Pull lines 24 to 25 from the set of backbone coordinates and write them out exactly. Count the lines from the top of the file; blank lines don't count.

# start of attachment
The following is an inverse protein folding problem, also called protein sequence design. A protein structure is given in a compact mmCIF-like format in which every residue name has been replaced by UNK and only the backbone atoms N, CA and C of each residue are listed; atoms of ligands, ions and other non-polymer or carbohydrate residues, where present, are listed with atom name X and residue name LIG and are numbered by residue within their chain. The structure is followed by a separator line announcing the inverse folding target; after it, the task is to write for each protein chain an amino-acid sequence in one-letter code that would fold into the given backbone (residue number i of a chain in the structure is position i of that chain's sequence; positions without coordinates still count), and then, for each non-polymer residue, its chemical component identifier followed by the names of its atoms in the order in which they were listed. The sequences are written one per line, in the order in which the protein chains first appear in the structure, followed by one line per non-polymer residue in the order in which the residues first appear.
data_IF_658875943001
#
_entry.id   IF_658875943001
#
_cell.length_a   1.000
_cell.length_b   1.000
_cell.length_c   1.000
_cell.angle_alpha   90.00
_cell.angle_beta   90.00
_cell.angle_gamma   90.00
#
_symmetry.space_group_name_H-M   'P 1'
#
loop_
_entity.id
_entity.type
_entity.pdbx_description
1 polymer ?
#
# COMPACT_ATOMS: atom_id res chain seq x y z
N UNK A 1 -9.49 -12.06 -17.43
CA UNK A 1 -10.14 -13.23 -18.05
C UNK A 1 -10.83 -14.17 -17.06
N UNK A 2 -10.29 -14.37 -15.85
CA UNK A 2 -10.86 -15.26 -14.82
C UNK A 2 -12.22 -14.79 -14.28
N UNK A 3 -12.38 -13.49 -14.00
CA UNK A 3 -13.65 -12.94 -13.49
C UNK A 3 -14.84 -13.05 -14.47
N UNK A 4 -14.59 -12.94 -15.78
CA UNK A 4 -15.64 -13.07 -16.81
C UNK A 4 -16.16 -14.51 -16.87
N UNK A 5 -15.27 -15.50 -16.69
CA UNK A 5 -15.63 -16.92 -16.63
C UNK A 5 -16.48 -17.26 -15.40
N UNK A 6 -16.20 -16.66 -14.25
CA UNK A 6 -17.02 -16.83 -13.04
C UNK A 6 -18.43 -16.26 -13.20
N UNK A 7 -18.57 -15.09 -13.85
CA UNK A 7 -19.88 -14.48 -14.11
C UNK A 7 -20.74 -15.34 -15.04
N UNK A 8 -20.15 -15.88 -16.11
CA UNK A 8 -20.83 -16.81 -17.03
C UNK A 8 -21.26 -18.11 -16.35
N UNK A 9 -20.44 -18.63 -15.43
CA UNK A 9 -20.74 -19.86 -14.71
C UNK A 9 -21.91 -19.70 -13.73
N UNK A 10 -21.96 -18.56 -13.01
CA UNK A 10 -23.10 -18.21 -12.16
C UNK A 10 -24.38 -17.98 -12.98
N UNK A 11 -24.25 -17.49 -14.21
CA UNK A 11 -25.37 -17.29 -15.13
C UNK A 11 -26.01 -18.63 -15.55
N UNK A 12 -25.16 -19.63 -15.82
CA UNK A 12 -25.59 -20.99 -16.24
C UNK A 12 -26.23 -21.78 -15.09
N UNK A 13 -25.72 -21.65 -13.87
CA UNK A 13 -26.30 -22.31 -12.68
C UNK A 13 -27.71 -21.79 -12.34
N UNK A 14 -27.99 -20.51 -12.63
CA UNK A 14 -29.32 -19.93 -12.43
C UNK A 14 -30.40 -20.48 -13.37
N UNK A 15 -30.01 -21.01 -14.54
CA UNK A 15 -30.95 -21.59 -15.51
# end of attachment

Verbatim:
C UNK A 1 -10.83 -14.17 -17.06
N UNK A 2 -10.29 -14.37 -15.85